I struggle to breathe as I shimmy into the 100-year-old dress I am trying desperately to not tear. A quiet panic washes over me as I try to replicate the 1920s makeup look I pulled up on Google images. All this preparation is for an event I’m bound to attend in a few hours: the Gatsby Summer Afternoon.
A Gatsby Summer Afternoon, aptly referencing F. Scott Fitzgerald’s The Great Gatsby, is a celebration that vintage enthusiasts and committed hobbyists from all over the country come to attend. Unfortunately, I am neither a hobbyist nor do I have the necessary knowledge to call myself an enthusiast. Instead, I’m a coincidental guest who’s found herself on the guest list through pure luck and a generous friend or two.
Knowing nothing about the event, the era, or the niche hobby, I try to rectify some of my ignorance. I check the event website and there I find a feast of information on overlooked nuances of the era, from what distinguishes the dresses of different decades to guides on finding elusive vintage artifacts, or — at the very least — their modern, inconspicuous counterparts (Trader Joe’s has a very vintage-looking bottle of orangeade, apparently). I close the tab only slightly less ignorant than before; I now know the importance of a hat and that cans should never, under any circumstance, make an appearance at the event. A Gatsby Summer Afternoon is a meticulously orchestrated illusion that I try not to judge for being an indulgent form of nostalgic escapism.
I close the tab only slightly less ignorant than before; I now know the importance of a hat and that cans should never, under any circumstance, make an appearance at the event.
I consider all the observable ways I’ve marked myself with modernity: tattoos, piercings, dyed hair — I can’t help but worry that these out-of-place features will be a rude intrusion on someone else’s escape from the present. But my earlier fears feel a bit unwarranted as we make our way down Oakland freeways in a Subaru, park in front of a block of office buildings, and wait for a golf cart to deliver us to another generation. Escaping modernity turns out to be a rather impossible feat, and it’s clear I wouldn’t be the only modern intrusion.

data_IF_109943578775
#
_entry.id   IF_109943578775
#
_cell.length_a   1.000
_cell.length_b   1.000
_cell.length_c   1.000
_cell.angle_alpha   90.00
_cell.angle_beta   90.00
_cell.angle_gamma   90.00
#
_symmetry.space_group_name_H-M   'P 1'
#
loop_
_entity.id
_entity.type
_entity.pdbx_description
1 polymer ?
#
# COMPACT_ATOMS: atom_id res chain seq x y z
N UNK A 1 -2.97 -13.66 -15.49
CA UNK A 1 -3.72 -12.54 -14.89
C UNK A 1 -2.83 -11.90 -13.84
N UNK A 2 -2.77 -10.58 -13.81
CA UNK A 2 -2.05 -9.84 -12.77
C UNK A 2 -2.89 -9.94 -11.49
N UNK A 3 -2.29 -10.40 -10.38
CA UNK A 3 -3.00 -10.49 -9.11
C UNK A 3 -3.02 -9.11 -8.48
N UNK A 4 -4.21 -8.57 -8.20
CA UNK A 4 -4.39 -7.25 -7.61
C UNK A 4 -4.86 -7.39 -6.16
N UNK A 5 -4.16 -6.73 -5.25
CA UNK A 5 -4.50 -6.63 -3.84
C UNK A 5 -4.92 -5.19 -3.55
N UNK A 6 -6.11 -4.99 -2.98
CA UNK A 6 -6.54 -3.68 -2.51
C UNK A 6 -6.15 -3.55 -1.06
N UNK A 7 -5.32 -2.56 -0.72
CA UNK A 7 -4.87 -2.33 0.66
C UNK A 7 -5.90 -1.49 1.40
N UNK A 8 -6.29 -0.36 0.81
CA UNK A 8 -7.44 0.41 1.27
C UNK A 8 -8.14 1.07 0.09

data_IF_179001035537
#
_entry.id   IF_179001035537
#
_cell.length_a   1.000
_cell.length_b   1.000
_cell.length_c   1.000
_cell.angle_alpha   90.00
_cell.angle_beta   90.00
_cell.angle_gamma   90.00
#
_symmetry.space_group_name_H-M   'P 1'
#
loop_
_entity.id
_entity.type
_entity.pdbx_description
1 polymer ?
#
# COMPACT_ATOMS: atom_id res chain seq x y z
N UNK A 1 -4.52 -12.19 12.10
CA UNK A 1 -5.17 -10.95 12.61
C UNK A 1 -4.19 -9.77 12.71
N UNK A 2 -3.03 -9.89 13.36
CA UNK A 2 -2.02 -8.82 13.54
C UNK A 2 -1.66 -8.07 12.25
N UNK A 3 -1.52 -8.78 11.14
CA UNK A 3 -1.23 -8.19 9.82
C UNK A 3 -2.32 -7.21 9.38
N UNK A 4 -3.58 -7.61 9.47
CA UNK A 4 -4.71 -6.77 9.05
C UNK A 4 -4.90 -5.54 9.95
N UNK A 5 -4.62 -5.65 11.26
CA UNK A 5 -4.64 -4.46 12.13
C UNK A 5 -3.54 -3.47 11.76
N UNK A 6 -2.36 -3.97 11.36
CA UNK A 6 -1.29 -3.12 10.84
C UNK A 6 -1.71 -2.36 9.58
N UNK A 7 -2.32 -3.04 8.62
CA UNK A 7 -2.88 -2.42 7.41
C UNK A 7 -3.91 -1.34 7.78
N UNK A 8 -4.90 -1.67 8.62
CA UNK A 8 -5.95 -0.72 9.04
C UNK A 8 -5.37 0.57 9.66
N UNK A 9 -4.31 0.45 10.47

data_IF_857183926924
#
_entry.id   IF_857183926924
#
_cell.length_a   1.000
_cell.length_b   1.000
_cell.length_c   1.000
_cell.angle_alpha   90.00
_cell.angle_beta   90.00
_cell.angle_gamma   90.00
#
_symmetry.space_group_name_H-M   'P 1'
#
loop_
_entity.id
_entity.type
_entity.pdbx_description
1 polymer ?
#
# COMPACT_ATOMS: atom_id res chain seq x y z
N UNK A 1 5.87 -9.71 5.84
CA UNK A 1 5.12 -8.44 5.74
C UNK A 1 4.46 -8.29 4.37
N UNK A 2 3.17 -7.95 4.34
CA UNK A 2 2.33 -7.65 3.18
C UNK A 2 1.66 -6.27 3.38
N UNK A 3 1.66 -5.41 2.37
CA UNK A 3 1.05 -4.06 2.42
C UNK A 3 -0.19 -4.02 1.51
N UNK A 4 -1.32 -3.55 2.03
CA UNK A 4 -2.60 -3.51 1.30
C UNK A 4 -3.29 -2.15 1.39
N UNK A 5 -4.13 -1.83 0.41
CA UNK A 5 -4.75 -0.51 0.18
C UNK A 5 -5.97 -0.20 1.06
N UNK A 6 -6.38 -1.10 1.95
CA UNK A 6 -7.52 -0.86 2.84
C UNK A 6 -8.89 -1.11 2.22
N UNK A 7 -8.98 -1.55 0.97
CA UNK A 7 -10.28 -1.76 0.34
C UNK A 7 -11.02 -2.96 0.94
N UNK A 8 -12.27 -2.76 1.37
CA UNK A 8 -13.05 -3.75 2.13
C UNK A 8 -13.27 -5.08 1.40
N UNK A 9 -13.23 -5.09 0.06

The event is a spectacle and I am transported. Somehow I’ve wrestled free from the 21st century and stepped into another world. What hits me at once is that this choreographed reunion with the past is aesthetically driven; I find myself in a kind of time warp marked by colonial gazebos, iPhones, Charleston dance-offs and a picnic of props where I never lose the sense that I’m in a decade-limbo, never really fully in one time or another.
Attendees walk the grounds, mingle with others and enjoy the invigorating quality that comes with being surrounded by people who all hold the same passionate enthusiasm for something. Despite my initial insecurities about belonging, I’m right alongside them in collective exhilaration. We all hold on tight to our phones, taking pictures and trying to capture the experience.
In retrospect, I can see a kind of wry absurdity accompanying it — the fleeting, forgettable quality of an iPhone’s photo library juxtaposed with the occasion itself being only a visual resurrection of some other time. When I look back at these photos, will it be the 1920s or the 2020s that I feel nostalgic for?
The word “nostalgia” comes from the Greek words nostos (homecoming) and algos (pain). Their fusion is an attempt to capture the feeling of homesickness or a yearning to revisit some piece of one’s personal history. Of course, the century that’s passed precludes us from any kind of personal history with the era; we couldn’t be nostalgic for the 1920s, not in the same way some people feel nostalgic for the smell of Play-Doh or the sound of 90s grunge.
In his book titled Postmodernism, or, the Cultural Logic of Late Capitalism, literary critic Frederic Jameson coins the term “post-nostalgia” to express a newer, more removed form of nostalgia. Post-nostalgia refers both to the longing for a past never encountered, and to how we have come to “consume the past in the form of glossy images.” In this way, nostalgia falls short of conveying the specific visual fascination we have for long-gone eras.
Our own nostalgic reserves no longer seem to satiate whatever it is we yearn for in the present, so we hunt for a history even further removed from us. What are we even longing for when we reach out post-nostalgically?
I think that it is more than some longing for leisure or the authenticity of vintage objects we look for; we crave a sense of community. Our present isn’t replete with public spaces where people simply come together for no other purpose than to enjoy the company of others. Both forms of nostalgia are forms of escapism, but I think the more overlooked and beneficial power of nostalgia lies in the fact that it can show us that things don’t always have to be the way they are now.
Perhaps, when we’re yearning for a long-dead past, we should remember to ask ourselves what this yearning says about what it is we hope to have in our future, and then act on it.